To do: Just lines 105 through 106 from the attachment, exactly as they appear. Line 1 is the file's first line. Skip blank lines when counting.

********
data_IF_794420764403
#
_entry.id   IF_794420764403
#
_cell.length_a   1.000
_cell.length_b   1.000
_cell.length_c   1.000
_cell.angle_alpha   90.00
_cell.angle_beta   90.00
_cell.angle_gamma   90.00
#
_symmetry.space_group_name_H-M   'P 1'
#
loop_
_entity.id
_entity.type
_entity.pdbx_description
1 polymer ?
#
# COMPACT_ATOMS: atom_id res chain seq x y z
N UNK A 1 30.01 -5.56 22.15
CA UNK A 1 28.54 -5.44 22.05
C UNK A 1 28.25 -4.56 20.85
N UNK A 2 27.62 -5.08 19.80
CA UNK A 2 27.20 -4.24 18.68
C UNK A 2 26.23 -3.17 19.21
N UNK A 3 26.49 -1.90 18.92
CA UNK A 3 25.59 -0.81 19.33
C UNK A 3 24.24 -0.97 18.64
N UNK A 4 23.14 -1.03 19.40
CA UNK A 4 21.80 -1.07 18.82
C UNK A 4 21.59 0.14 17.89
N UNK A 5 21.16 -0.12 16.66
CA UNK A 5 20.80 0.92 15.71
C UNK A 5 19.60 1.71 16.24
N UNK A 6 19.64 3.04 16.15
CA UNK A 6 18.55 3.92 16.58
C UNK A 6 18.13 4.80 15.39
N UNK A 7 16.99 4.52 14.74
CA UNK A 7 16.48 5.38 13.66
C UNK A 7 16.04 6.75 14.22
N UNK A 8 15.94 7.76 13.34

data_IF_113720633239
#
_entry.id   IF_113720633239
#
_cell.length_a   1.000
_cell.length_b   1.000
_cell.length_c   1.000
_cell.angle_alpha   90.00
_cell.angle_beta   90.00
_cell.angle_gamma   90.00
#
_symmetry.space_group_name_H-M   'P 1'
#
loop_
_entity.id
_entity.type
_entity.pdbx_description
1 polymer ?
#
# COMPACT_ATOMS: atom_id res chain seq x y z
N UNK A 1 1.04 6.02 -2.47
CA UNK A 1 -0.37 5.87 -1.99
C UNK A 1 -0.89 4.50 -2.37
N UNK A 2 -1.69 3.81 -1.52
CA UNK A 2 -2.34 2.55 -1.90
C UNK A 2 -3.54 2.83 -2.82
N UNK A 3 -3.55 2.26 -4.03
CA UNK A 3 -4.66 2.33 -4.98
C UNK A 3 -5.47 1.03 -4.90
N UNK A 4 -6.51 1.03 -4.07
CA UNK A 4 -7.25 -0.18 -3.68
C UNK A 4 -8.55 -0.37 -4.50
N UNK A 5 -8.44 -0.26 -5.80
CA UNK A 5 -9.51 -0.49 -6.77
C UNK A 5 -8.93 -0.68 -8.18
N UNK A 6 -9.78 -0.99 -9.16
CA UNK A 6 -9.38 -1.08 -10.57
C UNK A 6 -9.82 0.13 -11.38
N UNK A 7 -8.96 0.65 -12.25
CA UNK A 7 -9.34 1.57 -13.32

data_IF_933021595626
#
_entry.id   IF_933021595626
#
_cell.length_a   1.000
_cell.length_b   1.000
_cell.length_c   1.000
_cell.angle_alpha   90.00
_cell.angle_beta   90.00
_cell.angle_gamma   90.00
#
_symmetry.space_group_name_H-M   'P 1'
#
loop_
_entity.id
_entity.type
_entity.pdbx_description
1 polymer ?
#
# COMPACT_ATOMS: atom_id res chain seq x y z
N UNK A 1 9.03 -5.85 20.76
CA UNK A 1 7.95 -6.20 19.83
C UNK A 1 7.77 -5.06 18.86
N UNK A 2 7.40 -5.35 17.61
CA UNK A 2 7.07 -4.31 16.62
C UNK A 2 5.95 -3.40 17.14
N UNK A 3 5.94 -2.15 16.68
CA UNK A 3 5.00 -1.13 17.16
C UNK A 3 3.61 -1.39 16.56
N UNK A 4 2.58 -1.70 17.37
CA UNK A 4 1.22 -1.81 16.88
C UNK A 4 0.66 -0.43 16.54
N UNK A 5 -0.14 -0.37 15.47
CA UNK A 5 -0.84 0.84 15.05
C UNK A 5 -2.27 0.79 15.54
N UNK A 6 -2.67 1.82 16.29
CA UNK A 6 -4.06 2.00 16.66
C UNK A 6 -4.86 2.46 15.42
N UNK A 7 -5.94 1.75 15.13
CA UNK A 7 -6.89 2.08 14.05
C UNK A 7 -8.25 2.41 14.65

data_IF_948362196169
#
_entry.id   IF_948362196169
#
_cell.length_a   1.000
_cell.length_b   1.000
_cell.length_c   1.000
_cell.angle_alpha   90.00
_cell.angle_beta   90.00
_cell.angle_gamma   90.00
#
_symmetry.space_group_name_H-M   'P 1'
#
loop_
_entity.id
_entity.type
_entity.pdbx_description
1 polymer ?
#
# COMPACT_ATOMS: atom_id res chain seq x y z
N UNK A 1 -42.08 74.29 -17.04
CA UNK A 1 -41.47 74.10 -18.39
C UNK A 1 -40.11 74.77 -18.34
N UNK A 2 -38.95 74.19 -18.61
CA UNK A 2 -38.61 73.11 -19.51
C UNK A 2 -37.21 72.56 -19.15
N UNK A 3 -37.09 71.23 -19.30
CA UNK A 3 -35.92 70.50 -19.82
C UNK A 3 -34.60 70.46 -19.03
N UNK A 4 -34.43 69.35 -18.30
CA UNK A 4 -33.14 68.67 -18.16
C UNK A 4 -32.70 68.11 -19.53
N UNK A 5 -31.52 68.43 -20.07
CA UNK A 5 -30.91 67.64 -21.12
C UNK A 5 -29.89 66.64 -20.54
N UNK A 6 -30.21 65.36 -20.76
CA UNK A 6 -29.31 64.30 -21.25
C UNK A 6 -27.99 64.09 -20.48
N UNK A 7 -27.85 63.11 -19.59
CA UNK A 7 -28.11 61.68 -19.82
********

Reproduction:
C UNK A 1 7.77 -5.06 18.86
N UNK A 2 7.40 -5.35 17.61